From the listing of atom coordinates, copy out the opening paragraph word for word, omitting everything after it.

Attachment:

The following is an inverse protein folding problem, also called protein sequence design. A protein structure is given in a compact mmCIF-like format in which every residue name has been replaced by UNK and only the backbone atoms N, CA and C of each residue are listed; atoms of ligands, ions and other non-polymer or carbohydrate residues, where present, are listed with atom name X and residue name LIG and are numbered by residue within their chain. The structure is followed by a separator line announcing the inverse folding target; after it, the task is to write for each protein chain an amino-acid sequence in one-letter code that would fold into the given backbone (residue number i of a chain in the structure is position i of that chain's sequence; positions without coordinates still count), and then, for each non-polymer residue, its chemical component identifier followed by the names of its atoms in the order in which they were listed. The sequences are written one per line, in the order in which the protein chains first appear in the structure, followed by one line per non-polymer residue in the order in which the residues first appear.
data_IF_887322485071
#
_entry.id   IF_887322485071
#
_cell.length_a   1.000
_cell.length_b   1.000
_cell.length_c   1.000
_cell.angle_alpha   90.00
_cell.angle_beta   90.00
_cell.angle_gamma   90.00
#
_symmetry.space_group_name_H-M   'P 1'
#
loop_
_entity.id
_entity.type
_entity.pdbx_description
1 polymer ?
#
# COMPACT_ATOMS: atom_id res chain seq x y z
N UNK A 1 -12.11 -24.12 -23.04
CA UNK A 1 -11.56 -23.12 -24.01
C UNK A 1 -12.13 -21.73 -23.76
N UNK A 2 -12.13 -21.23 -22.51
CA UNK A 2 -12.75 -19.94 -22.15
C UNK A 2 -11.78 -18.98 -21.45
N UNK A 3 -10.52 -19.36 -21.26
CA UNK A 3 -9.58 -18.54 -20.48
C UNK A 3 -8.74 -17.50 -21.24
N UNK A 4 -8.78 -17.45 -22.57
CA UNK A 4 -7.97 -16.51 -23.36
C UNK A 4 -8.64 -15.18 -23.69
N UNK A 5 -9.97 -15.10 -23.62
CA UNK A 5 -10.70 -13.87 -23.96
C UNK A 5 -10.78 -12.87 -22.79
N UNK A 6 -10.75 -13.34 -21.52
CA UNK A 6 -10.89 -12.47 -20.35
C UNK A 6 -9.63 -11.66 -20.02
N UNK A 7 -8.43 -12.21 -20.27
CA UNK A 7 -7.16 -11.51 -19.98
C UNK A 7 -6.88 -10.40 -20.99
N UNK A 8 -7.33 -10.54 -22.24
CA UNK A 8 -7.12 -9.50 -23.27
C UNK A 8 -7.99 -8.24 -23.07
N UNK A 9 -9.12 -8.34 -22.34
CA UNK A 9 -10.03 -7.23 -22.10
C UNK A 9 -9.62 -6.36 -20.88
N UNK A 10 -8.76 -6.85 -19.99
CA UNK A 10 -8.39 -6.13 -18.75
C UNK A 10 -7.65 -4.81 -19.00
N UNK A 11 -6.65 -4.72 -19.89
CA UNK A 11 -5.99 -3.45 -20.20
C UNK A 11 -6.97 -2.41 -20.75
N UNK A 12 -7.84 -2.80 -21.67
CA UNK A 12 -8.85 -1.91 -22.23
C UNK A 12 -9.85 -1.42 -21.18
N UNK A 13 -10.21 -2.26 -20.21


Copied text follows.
The following is an inverse protein folding problem, also called protein sequence design. A protein structure is given in a compact mmCIF-like format in which every residue name has been replaced by UNK and only the backbone atoms N, CA and C of each residue are listed; atoms of ligands, ions and other non-polymer or carbohydrate residues, where present, are listed with atom name X and residue name LIG and are numbered by residue within their chain. The structure is followed by a separator line announcing the inverse folding target; after it, the task is to write for each protein chain an amino-acid sequence in one-letter code that would fold into the given backbone (residue number i of a chain in the structure is position i of that chain's sequence; positions without coordinates still count), and then, for each non-polymer residue, its chemical component identifier followed by the names of its atoms in the order in which they were listed. The sequences are written one per line, in the order in which the protein chains first appear in the structure, followed by one line per non-polymer residue in the order in which the residues first appear.